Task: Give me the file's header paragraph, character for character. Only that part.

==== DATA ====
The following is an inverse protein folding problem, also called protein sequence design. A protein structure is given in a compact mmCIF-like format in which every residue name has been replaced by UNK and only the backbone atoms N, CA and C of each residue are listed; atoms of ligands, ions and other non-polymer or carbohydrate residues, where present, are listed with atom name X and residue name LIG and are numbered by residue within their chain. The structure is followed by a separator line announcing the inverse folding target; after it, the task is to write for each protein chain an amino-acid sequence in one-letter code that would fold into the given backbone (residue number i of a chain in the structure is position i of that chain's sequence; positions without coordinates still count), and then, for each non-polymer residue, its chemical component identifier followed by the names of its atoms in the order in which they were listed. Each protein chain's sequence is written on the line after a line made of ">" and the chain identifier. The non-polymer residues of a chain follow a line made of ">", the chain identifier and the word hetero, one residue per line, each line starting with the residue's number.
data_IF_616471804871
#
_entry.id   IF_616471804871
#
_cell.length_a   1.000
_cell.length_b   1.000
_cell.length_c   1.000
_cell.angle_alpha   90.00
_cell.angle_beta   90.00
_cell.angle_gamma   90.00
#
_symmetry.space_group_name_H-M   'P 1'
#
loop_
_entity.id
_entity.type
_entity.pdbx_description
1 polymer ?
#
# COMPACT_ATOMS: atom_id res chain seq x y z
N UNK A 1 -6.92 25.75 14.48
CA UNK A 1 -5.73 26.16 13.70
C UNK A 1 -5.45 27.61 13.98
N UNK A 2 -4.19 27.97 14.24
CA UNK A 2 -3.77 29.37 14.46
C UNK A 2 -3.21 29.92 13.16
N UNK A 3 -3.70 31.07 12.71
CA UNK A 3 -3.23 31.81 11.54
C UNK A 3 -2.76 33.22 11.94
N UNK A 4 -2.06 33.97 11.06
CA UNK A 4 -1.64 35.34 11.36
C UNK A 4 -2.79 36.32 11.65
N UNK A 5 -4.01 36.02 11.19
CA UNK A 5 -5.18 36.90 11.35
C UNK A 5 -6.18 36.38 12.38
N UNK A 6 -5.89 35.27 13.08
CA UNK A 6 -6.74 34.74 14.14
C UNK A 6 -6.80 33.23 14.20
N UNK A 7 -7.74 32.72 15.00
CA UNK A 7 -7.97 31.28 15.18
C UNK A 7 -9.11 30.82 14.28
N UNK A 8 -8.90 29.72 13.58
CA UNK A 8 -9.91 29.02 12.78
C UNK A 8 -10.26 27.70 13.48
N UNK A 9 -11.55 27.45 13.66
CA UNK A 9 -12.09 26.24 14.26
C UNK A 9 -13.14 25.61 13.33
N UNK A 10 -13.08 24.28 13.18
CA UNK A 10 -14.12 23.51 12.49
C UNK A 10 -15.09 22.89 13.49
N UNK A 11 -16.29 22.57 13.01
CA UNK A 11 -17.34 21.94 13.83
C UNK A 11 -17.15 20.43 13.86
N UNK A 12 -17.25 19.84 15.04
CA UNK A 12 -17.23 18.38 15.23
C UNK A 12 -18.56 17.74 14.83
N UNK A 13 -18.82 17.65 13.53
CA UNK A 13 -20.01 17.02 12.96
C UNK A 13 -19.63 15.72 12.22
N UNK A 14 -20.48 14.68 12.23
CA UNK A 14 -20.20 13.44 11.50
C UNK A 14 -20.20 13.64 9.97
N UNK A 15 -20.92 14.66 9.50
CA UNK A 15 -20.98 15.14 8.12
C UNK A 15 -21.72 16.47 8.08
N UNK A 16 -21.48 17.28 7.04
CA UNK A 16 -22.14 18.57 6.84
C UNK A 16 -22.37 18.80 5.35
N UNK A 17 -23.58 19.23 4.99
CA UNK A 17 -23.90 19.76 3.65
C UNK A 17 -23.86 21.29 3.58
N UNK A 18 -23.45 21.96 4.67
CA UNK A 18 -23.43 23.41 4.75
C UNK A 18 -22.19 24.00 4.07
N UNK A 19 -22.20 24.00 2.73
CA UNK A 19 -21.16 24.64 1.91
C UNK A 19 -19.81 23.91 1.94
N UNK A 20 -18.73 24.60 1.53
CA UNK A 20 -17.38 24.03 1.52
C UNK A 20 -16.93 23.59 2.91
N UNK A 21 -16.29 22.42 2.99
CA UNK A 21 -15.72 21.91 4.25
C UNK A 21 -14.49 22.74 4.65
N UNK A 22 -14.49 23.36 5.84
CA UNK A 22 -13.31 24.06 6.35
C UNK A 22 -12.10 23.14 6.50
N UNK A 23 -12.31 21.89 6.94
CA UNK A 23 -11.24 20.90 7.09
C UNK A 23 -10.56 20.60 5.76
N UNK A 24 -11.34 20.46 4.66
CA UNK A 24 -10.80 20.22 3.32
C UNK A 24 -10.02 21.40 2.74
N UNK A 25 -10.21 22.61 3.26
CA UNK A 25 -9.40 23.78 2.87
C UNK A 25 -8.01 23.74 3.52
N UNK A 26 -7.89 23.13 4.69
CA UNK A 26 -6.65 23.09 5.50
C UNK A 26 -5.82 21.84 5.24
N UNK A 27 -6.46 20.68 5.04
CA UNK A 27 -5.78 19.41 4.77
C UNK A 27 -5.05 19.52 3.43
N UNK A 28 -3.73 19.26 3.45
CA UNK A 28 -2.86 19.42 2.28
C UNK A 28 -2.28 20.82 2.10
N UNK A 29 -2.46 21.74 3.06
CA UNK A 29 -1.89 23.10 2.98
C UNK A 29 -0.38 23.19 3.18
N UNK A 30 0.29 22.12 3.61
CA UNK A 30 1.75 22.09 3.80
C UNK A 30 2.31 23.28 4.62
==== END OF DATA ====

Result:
The following is an inverse protein folding problem, also called protein sequence design. A protein structure is given in a compact mmCIF-like format in which every residue name has been replaced by UNK and only the backbone atoms N, CA and C of each residue are listed; atoms of ligands, ions and other non-polymer or carbohydrate residues, where present, are listed with atom name X and residue name LIG and are numbered by residue within their chain. The structure is followed by a separator line announcing the inverse folding target; after it, the task is to write for each protein chain an amino-acid sequence in one-letter code that would fold into the given backbone (residue number i of a chain in the structure is position i of that chain's sequence; positions without coordinates still count), and then, for each non-polymer residue, its chemical component identifier followed by the names of its atoms in the order in which they were listed. Each protein chain's sequence is written on the line after a line made of ">" and the chain identifier. The non-polymer residues of a chain follow a line made of ">", the chain identifier and the word hetero, one residue per line, each line starting with the residue's number.